Amazon Breakthrough Novel Award Contest

So I have entered the Amazon Breakthrough Novel Award Contest.  I waited till midnight on the dot before filling out the form, as the contest caps the number of submissions at 10,000.  I wasn’t taking any chances.  I had just cancelled my subscription to Microsoft Office (which was set to be renewed tomorrow, and I didn’t have the money for it), and a part of me feared that would be the only format the contest would accept my novel in.  I was relieved when that wasn’t the case.

I have noticed, so many contest deadlines are at the beginning of the year, so it’s been hectic, as a few of them, I didn’t find out about till close to the due date, and, to me, it’s hard to crank out a quality piece of writing in just a few day’s time.  I like to write something, work on it for a week or two (I’m talking short things here), and then put it away for awhile and go back over it with fresh eyes.  I have entered three poetry contests (one about trees in observance of Arbor Day, not in tribute to Joyce Kilmer’s poem, “Trees”, another in the spirit of Emily Dickinson and then Robert Frost), in addition to a regional contest in which I won first place for a epic Greek myth style poem when I was sixteen.  (That’s what you call hanging on to every blade of grass, as my dad would say.)  I haven’t entered that contest since the Last Millennium, for I’ve been treating writing as a hobby and not a profession (though I wouldn’t quit my day job, if I had one) the last ten or so years.

I have faith in my writing, it’s just that I don’t have much faith in other people seeing that it’s good.  I polish my work to a fine patina, and when it doesn’t win, I go back over it again.  I am a perfectionist that way, and in other ways which, ironically, impede achieving perfection, or something close to it.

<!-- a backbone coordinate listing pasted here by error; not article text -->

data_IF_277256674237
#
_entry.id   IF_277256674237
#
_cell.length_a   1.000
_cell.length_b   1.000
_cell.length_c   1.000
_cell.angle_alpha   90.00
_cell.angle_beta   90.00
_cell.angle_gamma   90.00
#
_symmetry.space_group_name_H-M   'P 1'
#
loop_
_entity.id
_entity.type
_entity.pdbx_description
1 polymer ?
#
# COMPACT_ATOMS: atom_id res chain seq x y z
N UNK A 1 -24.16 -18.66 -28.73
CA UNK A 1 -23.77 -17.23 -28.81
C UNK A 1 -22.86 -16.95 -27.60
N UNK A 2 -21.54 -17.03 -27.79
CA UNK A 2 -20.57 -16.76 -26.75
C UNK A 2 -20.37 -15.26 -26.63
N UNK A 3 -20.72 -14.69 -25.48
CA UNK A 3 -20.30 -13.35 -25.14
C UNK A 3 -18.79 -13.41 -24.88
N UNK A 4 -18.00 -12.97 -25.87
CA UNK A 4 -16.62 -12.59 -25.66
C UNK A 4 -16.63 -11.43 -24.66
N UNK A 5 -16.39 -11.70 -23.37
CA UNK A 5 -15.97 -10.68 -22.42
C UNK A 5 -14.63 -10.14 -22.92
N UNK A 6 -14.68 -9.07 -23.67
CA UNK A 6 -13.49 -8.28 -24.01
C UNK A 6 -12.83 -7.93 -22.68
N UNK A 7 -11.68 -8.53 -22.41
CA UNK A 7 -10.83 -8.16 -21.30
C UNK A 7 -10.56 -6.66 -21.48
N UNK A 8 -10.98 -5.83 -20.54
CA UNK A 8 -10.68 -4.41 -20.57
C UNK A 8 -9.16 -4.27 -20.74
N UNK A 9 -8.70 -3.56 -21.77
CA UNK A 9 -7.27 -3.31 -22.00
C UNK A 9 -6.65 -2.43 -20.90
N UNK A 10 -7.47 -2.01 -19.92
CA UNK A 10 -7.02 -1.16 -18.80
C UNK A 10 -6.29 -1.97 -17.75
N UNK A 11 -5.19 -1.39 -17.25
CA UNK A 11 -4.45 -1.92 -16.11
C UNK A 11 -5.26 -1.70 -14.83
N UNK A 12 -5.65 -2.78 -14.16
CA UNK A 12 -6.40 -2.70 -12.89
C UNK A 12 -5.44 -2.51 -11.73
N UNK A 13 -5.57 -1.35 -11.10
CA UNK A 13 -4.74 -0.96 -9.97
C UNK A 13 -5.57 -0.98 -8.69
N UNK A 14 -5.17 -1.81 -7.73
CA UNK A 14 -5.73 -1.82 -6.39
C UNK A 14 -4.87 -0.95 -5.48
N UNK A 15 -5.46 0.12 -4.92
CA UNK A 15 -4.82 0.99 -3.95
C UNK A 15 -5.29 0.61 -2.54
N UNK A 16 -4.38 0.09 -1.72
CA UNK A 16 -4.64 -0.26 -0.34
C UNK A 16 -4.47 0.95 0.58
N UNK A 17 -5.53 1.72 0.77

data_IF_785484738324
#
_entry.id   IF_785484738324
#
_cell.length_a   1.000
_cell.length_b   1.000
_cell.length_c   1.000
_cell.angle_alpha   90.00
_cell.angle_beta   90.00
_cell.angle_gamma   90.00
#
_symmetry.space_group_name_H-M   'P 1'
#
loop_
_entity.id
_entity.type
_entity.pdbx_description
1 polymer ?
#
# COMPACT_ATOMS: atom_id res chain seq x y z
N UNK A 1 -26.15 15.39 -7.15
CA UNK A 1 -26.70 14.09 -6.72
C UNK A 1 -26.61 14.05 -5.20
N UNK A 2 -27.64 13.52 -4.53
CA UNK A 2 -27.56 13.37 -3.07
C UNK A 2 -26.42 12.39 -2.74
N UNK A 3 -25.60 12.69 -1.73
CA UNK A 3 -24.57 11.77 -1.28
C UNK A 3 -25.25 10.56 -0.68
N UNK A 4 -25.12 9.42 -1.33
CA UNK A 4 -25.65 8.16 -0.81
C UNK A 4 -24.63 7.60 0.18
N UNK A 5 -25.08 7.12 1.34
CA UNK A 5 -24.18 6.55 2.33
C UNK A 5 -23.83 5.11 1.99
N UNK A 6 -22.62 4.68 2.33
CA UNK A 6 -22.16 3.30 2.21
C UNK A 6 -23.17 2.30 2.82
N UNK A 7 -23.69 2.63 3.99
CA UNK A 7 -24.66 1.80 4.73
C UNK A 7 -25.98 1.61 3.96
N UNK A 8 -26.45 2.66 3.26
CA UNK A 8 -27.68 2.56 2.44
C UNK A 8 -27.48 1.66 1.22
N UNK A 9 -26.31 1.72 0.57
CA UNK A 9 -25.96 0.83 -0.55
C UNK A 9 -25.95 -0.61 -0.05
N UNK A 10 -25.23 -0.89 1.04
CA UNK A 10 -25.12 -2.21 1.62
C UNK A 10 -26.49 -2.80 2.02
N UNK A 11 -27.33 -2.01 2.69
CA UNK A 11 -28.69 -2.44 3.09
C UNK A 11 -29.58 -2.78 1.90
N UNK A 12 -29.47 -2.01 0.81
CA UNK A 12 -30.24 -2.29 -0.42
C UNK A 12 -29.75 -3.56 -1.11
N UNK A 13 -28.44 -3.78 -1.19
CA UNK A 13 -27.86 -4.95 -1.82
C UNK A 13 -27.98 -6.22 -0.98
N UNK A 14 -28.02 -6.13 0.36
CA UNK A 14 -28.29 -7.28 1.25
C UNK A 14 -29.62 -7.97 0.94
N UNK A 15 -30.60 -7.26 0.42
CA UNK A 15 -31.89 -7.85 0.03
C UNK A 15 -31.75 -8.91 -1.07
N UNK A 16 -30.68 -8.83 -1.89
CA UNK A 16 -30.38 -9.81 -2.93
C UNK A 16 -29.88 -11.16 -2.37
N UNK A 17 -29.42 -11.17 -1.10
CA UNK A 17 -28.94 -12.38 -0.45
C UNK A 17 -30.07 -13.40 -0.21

With the exception of my blog, I am ready to take a weeklong break from writing.  I need to rest my eyes.  It was wonderful yesterday, Valentine’s Day, just enjoying family time and dinner out with my husband (without the baby).  Unplugging and recharging.  I want to spend more time with my daughter, reading to her, learning new songs to sing to her, among these other things:  <<This link has given me some great ideas.  I can’t wait till it’s warm again, where I can take her to the park across the street and blow bubbles.

I want to try new recipes, get together with a friend (also a writer, but we don’t talk shop the entire time) over coffee, and finally start on the soap-making business my mother and I are starting.  I need to clear my head.  It’s so easy to lose ourselves in our work, and lose perspective on what’s important (not that writing isn’t, but when my daughter is in a playful mood, I need to go to her–my writing can wait).

There was a time a few days ago where I was getting so frustrated because I was in the middle of something and couldn’t concentrate.  I’d done everything I could for her, and that’s when I realized that I needed to stop what I was doing, and focus on her, because she was the most important thing, and just that reminder gave me such peace.  I felt the anxiety just seep out of me, because I needed that break from my writing, too.  I almost always have my mind on other things when I start playing with her, but if I let myself, I get in to it.  The smiles alone make me not want to put her down or stop what I’m doing.  It’s so easy to get caught up in other, more exciting things, but we need our quiet, simpler times, just as they do.

When I started rereading some of Emily Dickinson’s poems (to prepare myself for the poetry contest in honor of her) and learning more about her, I was amazed that she wrote over 1800 poems in her life, but then I realized they didn’t have television and Facebook to distract them and occupy their time.  I know if we didn’t have cable, we wouldn’t watch as much TV.  I am much more selective about the programs I watch, and even those, I fast forward through the boring segments (like news shows).

I won’t let myself become one of those mothers who is too busy for her children, even when I do go back to a job outside the home.  I have to make time for them, even at the expense of something else (time I spend watching “I Love Lucy” reruns).  That’s why time, in so many ways, is a far greater sacrifice, or gift, than money.  You can always make more money, but you can’t make more time.

This is a great quote about time from  “We seem to value our time so little, that we find our worth based on how little of it we have.”  If you have time (pardon the pun), it’s worth reading.

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